How bad was your first day after winter break?

High school kids play it cool after winter break. They can smell fear - especially in younger students.

Meiryum Ali January 22, 2011
There’s pandemonium in the car as you put on your socks in last-minute uniform rituals that should have been performed at home. You try not to strangle yourself with your ID card as you are spat out from the car and propelled across the courtyard and through the chilly corridors. Your sweater was made for mild Karachi winters, not this 6 am Murree-like cold. “I made it,” you gasp as you hit the homeroom threshold. The class collapses in laughter. The teacher is comforting: “Beta, aur late aao, koi baat nahin.” It’s the first day after winter break.

There are too many high fives to be slapped, happy birthdays to be sung. “How were the holidays?!” Two weeks feels like two years, and you forget momentarily that in another two weeks you’ll be sick of their faces, this family of grades and exams you didn’t choose.

How bad was your first day?

There’s a new teacher on the prowl. All of you wait expectantly.
“I heard she’s a strict marker.”

“But isn’t it a he?”

“My cousin’s best friend’s older sister studied in her/his old school. Great notes apparently.”

Excitement is the wrong word to describe your class’s mood. The phrase ‘sizing up the situation’ doesn’t fit either. In reality we actually turn into the Sunday Bazaar stall owners, who assess each customer who strolls by and intuitively know when to sweet talk them and when to play it straight.
Baaji, for you 100-rupee special discount.”

Or, the less magnanimous,
“Five hundred rupees. Take it or go.”

The minute the new teacher opens his or her mouth, we’ll be ready, guarding our stores against the other hawkers and fixing our rates. Or if we sense a weakness, we’ll muck about and pull a prank or two. But this is A ‘Levels and perhaps the Class 7 days of “Take it or go” are gone.

Still, that doesn’t stop us from smelling fear.

Our first class does not go well. We will pay for it later, but the joy of feeling superior to someone older and better educated than us almost makes up for it. Why else would the ones sent off to detention be smirking?

How bad was your first day?

There’s the boy espousing his surefire way to get 2400 on the SAT every chance he gets. There’s the girl at the back of the class still talking about Columbia and Trinity and Wharton, a mantra she refuses to give up. (Why does no one ever mention KU?) These people reflect your own fears and ambitions, though you try to deny it. The dynamics of your class have changed, with people more charged than ever, a sight that both terrifies and motivates you. You wish you were back in Class 1, when you didn’t even know how to spell ‘college application’. But secretly, you’re glad that part of your life’s over too. “We’ve got little time and lots of material, so you lot better get on board now,” warns one teacher. And this time you follow what he says, opening chapters and revising notes.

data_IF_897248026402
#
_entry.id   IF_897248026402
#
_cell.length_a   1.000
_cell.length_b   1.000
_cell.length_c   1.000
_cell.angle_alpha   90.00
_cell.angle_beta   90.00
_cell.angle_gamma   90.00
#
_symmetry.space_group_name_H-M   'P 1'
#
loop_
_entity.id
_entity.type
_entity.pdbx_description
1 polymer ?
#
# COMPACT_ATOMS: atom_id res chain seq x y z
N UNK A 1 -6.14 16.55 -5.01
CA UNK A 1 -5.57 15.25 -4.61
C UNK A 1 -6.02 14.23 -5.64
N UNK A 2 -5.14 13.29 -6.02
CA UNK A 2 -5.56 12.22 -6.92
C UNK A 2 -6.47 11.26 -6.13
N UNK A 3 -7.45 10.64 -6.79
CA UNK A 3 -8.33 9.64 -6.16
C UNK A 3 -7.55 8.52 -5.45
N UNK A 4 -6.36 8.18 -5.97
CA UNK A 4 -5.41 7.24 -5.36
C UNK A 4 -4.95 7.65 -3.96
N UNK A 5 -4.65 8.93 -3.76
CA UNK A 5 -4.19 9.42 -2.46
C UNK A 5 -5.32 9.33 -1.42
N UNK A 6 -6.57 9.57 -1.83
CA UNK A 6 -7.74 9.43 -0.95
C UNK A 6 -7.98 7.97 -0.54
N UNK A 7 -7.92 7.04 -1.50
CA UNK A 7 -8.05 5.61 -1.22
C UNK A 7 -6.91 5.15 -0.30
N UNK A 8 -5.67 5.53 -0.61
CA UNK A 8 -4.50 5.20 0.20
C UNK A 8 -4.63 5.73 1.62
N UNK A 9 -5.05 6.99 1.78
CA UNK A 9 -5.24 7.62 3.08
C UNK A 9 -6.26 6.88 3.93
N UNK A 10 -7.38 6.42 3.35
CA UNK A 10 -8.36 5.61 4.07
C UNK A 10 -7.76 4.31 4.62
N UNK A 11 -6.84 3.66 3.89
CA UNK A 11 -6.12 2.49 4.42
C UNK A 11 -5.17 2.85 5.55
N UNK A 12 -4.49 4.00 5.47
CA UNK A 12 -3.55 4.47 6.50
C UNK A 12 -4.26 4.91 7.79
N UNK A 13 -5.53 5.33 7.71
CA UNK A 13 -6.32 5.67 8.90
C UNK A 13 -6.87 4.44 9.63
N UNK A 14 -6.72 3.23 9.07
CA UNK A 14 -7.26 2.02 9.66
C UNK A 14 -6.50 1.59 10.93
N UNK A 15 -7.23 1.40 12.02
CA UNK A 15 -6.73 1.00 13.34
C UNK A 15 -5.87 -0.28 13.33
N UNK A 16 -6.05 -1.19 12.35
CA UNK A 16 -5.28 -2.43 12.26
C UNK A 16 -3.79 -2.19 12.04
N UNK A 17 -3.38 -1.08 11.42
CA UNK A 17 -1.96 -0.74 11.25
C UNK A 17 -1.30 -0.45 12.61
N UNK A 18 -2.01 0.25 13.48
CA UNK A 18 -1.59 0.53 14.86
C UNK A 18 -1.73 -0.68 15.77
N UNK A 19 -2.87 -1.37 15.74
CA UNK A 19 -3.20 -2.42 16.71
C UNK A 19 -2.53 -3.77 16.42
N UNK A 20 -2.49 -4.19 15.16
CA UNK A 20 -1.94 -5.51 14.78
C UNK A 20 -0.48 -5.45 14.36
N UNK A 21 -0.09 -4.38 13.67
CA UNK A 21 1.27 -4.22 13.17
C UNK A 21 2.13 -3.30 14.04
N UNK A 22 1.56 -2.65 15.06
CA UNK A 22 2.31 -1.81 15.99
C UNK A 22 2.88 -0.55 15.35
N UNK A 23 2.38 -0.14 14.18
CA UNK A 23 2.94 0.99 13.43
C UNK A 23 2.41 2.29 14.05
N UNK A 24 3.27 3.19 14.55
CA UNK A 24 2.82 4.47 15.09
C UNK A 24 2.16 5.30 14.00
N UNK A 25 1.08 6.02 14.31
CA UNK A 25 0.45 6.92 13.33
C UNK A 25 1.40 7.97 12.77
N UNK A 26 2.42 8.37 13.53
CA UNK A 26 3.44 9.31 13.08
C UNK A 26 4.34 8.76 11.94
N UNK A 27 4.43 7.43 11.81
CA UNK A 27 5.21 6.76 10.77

How bad was your first day?

You come home drained, only to hear that the governor of the Punjab has been shot. Your class mates are texting.
“Did you hear the news?”

That’s one way of putting it. Does Mr Taseer feature in your binomial equations? Is he more important than your History figures? Is there a chemical named after him? Will you be painting his face in your Art portfolio? You won’t be the ones reading the newspaper editorials, or the ones watching the special prime time talk show.

Tomorrow morning the national flag will be at half mast as you stand for assembly. Our minds seem to process only one thing at a time. We trudge to our classes.
Meiryum Ali A freshman at an ivy league school who writes a weekly national column in The Express Tribune called "Khayaban-e-Nowhere".
The views expressed by the writer and the reader comments do not necassarily reflect the views and policies of the Express Tribune.


Meiryum Ali | 13 years ago | Reply @parvez Because thats what actually happened on my first day. You think its going bad, and then something much larger than you or your school happens and by that point you just don't care anymore. I thought it was rather sad if something that monumental doesn't even register with you like it does with other people. @Taha Thanks! I'll keep that in mind next time.
Taha Kehar | 13 years ago | Reply A pleasing - and somewhat nostalgic - start. Furthermore, I admire the way you incorporated Salman Taseer's death into your analysis. It had a refreshing touch of a crude awakening and helped in strengthening the point you were trying to make. Although, it adversely affected the flow of your piece.
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